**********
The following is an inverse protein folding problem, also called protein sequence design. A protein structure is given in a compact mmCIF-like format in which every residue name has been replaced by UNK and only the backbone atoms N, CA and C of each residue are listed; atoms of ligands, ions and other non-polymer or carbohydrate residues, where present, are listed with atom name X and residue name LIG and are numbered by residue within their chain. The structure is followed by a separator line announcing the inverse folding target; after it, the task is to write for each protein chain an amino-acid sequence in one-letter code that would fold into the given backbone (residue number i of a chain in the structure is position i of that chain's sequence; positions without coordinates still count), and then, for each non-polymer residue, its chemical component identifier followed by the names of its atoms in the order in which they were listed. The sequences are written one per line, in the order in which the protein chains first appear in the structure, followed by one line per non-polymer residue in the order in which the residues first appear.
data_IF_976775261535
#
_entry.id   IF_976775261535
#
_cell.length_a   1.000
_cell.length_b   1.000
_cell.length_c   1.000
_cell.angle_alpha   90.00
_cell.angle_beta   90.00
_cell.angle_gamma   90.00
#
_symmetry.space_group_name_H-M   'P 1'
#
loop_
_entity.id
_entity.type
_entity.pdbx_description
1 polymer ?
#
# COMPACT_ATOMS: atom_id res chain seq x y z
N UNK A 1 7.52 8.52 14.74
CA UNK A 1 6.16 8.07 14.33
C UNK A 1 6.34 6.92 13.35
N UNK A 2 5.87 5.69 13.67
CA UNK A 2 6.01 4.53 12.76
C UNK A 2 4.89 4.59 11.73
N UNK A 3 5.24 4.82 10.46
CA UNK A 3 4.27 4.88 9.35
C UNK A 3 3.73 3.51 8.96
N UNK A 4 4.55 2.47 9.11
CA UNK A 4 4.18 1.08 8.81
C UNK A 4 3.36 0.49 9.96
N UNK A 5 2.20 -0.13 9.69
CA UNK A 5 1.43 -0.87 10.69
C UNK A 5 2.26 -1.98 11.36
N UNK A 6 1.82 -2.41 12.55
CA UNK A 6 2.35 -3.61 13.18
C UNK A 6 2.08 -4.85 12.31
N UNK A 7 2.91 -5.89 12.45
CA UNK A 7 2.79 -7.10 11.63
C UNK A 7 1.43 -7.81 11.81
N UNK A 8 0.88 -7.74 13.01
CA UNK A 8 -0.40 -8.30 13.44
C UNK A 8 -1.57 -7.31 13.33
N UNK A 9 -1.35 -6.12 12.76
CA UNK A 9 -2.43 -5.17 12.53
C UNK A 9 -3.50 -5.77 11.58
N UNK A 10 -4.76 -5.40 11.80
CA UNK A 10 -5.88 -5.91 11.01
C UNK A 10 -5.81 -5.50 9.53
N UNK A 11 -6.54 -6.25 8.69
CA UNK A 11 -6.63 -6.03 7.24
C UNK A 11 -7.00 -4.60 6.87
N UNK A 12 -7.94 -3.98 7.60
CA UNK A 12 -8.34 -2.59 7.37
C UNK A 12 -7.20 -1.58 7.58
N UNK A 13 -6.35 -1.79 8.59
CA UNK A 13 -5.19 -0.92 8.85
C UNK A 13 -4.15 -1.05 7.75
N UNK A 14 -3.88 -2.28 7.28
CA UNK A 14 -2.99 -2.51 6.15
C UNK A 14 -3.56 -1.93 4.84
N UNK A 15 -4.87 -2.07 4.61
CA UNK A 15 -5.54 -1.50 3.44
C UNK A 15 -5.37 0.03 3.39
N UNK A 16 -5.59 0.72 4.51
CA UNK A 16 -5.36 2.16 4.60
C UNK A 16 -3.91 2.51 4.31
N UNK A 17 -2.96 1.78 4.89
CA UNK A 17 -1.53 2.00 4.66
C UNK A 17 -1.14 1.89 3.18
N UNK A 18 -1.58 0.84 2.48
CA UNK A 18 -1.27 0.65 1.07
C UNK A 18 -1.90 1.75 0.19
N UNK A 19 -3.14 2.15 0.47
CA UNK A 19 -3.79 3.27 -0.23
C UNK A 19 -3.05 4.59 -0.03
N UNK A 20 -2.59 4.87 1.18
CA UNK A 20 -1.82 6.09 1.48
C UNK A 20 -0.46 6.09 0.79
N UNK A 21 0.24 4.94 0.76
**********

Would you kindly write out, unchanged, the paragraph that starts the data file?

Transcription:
The following is an inverse protein folding problem, also called protein sequence design. A protein structure is given in a compact mmCIF-like format in which every residue name has been replaced by UNK and only the backbone atoms N, CA and C of each residue are listed; atoms of ligands, ions and other non-polymer or carbohydrate residues, where present, are listed with atom name X and residue name LIG and are numbered by residue within their chain. The structure is followed by a separator line announcing the inverse folding target; after it, the task is to write for each protein chain an amino-acid sequence in one-letter code that would fold into the given backbone (residue number i of a chain in the structure is position i of that chain's sequence; positions without coordinates still count), and then, for each non-polymer residue, its chemical component identifier followed by the names of its atoms in the order in which they were listed. The sequences are written one per line, in the order in which the protein chains first appear in the structure, followed by one line per non-polymer residue in the order in which the residues first appear.